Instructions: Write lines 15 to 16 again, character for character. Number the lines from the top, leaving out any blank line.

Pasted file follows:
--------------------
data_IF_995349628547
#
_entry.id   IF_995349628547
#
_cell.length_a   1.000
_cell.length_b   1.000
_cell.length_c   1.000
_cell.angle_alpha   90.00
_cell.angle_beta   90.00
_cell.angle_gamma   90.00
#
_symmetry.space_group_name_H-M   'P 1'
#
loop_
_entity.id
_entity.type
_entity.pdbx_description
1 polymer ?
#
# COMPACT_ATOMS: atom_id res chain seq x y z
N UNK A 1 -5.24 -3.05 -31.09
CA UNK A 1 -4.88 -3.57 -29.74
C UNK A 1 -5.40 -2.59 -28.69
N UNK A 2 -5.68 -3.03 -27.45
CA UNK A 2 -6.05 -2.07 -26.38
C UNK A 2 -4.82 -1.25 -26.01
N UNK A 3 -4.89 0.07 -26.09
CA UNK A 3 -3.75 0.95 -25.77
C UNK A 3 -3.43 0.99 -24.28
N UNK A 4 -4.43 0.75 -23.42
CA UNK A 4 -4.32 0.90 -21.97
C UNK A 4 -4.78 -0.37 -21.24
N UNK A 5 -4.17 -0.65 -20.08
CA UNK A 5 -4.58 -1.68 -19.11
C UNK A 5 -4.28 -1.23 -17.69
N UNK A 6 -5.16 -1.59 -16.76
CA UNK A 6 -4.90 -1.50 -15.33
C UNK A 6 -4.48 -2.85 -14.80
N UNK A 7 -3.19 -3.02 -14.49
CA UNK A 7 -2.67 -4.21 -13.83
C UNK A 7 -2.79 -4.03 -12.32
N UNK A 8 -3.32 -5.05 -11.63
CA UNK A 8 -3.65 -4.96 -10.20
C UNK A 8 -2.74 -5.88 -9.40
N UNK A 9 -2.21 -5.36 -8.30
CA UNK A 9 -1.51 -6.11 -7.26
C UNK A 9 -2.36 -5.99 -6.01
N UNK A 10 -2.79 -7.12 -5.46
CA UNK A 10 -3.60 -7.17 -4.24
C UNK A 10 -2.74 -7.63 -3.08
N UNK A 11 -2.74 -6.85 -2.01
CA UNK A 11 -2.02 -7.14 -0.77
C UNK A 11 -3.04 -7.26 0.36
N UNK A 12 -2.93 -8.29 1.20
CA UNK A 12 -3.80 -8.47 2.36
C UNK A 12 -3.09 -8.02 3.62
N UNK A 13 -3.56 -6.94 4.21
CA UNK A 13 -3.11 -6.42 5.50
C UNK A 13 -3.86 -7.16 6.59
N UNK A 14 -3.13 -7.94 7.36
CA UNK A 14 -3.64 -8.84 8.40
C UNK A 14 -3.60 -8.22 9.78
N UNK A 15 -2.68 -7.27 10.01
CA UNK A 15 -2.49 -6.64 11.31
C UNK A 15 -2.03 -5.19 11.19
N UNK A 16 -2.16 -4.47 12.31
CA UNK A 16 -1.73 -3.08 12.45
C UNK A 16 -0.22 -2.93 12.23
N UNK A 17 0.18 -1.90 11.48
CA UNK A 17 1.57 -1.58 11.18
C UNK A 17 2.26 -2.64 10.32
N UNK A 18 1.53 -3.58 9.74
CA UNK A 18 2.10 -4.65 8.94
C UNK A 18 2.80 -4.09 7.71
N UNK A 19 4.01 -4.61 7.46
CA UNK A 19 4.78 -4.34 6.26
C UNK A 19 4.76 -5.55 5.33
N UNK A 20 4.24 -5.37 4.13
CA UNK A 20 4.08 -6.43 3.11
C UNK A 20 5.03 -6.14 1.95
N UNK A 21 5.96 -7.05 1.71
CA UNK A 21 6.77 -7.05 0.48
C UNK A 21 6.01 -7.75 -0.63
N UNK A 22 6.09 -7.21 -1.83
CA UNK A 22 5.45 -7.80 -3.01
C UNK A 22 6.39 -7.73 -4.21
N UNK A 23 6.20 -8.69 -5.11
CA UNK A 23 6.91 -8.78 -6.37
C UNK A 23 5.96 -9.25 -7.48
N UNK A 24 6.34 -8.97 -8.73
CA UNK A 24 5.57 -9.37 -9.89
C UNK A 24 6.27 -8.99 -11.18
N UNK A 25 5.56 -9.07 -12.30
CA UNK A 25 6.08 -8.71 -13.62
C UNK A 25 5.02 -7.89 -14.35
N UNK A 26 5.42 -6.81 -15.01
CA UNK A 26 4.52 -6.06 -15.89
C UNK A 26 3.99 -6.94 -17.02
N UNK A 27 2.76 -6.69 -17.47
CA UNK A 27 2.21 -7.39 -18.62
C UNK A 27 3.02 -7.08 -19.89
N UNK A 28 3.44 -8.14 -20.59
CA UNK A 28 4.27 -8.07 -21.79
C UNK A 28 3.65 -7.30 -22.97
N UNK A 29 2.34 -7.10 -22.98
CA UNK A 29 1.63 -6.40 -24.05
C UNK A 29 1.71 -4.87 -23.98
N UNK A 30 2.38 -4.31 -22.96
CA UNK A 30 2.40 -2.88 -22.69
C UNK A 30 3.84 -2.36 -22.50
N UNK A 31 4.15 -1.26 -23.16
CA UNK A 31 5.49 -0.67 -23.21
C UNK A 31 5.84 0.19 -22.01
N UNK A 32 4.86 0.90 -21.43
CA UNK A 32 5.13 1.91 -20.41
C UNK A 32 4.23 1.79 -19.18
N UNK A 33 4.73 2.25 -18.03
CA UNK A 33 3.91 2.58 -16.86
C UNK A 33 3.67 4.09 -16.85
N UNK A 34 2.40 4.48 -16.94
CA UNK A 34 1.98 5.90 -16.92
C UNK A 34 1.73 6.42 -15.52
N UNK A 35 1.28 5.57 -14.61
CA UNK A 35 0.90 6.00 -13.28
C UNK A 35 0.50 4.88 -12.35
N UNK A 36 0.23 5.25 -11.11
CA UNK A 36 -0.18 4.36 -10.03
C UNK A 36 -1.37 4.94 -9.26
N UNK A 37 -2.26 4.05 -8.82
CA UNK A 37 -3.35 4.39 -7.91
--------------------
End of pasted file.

_entity.id
_entity.type